I like woods or better, farmland. For what we paid for this house we could've bought 25 Acres with a recently restored and beautiful farmhouse with a big barn up in the meadows, North of Rt. 1. With no neighbors in sight. But she wouldn't have been happy there and it wasn't important enough to me to risk that sort of unhappiness.
But the house is paid for, and worth well more than we bought it for, so when it does come time to move, for whatever reason, we'll have options.
One thing these recent storms have done, is to make me rethink the value of having beautiful trees within striking distance of the house and power lines. Ours (all but two) have now been removed as result of last year's storms of the century). I'm sad that they're gone, because they were beautiful. But I have to imagine that were they still here, the damage to our house would be far worse.
It is always hard when people want different things. I had a similar situation in my marriage years ago, but it was the opposite situation - I couldn't be happy living so closely to other people, having lots of ridiculous homeowner association rules. But the spouse loved the place. I wanted my own yard, however small, and no stupid rules. I can deal with rules, but not stupid ones.
Anyway, your place sounds lovely. My landlord has removed all the trees near the house...except for the one that fell...
It's a nice old house, a Dutch Colonial, built in 1938. We really lucked out in getting it. I've done a bunch of renovation (in my past lives I was both a painter and a carpenter) which were badly needed and the reason the house was inexpensive). SWMBO is a gifted gardener and has beautified the property. If it weren't for our poor relationships with the neighbors it would be a great place to live.
When we got it, I assumed we'd fix it up and then sell it and find something else. But then Boy came along, and then SWMBO was laid off, then the economy collapsed. At 52, I've sort of run out of steam to do major renovations, so moving to another fixer-upper is pretty much out of the question. I've reconciled myself to staying here mostly, but three major storms in the past two years has soured me. Of course last year's freak snowstorm would've affected me no matter how close to the coast I was, but Irene and Sandy wouldn't have been such an issue if our elevation was 150' ASL instead of 20' ASL.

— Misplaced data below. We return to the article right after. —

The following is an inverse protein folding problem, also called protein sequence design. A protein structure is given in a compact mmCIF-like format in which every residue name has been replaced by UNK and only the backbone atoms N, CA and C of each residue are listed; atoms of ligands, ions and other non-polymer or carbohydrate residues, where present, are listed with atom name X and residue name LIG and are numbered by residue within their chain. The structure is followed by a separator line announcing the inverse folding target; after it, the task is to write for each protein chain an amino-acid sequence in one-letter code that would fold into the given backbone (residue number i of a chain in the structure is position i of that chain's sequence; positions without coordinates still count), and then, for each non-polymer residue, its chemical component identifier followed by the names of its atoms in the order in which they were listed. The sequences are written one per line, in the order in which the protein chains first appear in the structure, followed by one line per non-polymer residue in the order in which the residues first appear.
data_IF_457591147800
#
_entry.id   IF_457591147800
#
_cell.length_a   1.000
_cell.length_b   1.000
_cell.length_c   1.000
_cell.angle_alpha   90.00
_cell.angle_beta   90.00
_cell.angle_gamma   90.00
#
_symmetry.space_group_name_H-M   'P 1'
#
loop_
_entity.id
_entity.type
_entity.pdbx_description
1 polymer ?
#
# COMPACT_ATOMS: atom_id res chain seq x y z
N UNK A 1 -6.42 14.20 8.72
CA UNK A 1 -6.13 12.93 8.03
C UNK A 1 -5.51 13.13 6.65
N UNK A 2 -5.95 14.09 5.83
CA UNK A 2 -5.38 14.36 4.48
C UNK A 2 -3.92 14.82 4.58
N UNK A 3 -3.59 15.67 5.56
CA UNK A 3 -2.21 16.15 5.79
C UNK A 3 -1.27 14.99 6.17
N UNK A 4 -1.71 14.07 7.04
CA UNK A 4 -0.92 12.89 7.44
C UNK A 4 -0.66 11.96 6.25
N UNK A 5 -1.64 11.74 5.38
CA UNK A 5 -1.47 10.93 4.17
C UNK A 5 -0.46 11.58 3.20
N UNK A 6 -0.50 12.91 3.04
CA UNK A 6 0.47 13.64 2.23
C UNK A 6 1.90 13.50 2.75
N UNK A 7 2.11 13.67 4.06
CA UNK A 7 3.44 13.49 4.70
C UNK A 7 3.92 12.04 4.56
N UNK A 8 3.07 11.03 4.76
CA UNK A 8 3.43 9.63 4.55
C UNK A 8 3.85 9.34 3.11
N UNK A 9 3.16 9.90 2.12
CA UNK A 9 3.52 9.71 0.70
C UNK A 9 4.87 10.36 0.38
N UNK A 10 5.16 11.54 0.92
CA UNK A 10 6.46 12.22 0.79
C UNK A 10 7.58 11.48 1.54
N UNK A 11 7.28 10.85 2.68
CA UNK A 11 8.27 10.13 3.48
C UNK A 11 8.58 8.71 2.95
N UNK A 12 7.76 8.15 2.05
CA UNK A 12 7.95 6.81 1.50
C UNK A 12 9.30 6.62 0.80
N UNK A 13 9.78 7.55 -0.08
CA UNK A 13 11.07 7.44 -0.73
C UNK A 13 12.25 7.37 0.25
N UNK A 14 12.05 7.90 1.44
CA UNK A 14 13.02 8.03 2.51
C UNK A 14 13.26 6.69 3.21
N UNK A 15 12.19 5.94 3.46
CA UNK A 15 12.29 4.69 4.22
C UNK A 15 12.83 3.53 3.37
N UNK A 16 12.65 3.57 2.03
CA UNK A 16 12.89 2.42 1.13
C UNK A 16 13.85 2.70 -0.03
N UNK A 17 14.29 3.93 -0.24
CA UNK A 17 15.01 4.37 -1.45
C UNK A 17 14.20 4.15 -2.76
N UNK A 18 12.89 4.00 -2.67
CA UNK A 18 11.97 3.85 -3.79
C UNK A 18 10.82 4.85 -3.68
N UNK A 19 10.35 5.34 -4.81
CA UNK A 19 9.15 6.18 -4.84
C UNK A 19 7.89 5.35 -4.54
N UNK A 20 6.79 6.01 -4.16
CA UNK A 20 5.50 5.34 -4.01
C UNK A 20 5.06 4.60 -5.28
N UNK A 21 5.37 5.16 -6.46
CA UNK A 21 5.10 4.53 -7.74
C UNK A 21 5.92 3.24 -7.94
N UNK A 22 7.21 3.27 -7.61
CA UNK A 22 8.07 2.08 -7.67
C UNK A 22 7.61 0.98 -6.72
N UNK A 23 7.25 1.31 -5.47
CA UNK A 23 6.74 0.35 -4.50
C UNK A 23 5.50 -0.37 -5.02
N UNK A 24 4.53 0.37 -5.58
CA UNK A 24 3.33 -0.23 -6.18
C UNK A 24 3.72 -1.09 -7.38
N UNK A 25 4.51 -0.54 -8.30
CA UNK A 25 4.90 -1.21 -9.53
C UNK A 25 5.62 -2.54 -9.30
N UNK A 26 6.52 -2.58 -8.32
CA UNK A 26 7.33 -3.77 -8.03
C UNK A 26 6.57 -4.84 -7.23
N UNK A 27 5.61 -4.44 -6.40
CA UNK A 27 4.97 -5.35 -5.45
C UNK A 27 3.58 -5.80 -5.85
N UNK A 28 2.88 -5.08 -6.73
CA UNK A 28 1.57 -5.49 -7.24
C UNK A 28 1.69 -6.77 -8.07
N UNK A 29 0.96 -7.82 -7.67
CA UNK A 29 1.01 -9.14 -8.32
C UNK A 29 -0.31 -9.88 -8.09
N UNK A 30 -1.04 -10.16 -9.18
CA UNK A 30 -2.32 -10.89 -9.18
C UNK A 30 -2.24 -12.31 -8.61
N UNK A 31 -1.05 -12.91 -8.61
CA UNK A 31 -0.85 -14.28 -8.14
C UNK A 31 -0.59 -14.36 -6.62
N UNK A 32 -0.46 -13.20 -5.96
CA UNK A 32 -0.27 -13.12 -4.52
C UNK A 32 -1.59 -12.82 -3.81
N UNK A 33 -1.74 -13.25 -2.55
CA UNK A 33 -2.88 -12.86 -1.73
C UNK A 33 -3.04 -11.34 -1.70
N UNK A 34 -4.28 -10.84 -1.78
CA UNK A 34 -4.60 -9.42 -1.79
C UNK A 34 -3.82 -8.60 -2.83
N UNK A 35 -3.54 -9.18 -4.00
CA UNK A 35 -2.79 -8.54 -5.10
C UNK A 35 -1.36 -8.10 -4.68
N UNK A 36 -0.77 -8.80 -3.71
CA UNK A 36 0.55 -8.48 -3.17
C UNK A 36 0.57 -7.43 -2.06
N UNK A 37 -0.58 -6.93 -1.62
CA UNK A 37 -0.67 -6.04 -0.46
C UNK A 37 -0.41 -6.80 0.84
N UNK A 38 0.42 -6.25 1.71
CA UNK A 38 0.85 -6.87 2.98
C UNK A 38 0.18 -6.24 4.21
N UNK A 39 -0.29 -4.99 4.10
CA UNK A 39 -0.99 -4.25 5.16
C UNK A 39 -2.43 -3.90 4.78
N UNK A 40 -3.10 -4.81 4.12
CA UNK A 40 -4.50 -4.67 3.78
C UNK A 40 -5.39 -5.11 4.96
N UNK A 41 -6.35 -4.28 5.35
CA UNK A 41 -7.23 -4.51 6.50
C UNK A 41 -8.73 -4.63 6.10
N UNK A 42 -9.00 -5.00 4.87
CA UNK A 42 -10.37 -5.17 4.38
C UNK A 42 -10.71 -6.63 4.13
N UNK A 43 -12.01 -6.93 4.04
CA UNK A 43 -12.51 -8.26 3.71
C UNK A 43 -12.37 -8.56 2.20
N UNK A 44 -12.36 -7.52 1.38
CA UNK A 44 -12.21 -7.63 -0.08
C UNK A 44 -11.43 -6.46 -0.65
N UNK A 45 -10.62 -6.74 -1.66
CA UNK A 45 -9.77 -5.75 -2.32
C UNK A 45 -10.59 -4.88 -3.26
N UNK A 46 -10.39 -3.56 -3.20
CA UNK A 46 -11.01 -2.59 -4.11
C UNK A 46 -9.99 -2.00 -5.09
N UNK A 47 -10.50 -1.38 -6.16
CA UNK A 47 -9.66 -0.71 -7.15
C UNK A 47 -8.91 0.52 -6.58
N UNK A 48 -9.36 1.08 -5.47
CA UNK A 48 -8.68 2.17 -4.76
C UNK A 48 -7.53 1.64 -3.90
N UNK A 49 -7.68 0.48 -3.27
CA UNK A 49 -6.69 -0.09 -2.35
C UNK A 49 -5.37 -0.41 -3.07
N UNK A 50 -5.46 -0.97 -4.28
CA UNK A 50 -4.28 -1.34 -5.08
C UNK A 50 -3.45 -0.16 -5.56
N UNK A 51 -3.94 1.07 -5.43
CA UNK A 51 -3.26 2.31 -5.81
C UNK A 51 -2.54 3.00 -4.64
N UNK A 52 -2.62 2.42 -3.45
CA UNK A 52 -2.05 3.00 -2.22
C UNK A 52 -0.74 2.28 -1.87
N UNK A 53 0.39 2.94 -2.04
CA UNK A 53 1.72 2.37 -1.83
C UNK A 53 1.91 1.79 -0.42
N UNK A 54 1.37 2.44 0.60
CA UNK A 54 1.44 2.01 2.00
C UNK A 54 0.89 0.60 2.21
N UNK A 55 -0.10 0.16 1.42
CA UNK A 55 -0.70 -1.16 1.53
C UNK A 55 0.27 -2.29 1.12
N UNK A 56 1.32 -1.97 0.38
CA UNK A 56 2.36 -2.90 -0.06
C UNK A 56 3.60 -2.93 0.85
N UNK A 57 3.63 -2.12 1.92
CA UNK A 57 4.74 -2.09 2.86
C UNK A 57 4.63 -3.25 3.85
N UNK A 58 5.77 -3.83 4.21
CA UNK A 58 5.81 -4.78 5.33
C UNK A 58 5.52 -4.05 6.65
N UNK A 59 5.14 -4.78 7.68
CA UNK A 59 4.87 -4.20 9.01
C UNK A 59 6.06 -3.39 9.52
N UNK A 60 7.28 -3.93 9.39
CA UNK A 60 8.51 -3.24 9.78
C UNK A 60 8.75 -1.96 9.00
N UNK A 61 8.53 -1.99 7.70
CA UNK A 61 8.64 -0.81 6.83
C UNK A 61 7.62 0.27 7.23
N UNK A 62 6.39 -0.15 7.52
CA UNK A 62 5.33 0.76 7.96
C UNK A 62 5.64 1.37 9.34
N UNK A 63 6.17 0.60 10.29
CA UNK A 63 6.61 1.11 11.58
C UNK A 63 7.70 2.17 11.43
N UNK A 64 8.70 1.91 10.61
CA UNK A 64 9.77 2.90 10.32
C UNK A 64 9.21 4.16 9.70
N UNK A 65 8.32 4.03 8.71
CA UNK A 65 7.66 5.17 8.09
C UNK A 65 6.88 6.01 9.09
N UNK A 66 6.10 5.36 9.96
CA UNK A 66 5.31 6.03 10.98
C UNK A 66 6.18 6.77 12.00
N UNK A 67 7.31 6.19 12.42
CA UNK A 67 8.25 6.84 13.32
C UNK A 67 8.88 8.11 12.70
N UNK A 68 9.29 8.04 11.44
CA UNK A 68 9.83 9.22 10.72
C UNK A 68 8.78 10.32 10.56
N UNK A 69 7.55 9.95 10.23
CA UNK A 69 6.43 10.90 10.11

I do believe in global warming, I do believe the recent increase in storm activity is linked to climate change and rising sea levels, and I do believe this will be the trend for the future. So it's prudent to make preparations now or to move inland, or both.
Life is returning to normal here, I went to the grocery store yesterday to resupply and I wasn't the only one. The store was packed with folks, many of whom were still without power, and were trading horror stories. The store was also filled with suppliers, restocking shelves with fresh goods. Everybody was pleasant and friendly, it was really nice.
I had a good primal day, mostly using up food that was on the verge of going bad. I had cleared the upstairs freezer of food and filled it with ice, so it kept most everything, even in the refridgerator, passably cool, we really lost very little.
Today Middle Boy and Eldest Boy, from my first litter all come to visit with us at the Outlaws for dinner. It will be good to see everybody. Of course they will be having lasagna...sigh.. I actually didn't even care all that much for lasagna before going Primal. So I'll eat a big lunch and have the smallest socially appropriate serving.
It's the first really cold morning. I feel bad for all of the folks suffering in NY/NJ/LI, but it is a beautiful day here.
We have a natural gas generator that will run all of the important stuff if another Ike hits our area. We had the pad and line run when we built then added the generator before hurricane season. May never need it, but its nice knowing its there. I highly recommend one. Watching the news, I've made a note to self to start collecting empty gas containers to fill if it looks like something is coming our way. I stock a storm box at the start of the season, then we empty it when the season is over.
I'll be interested to see if, after a year of primal, you feel the same about tackling renovations. A primal 53 may have more steam than a non-primal 51.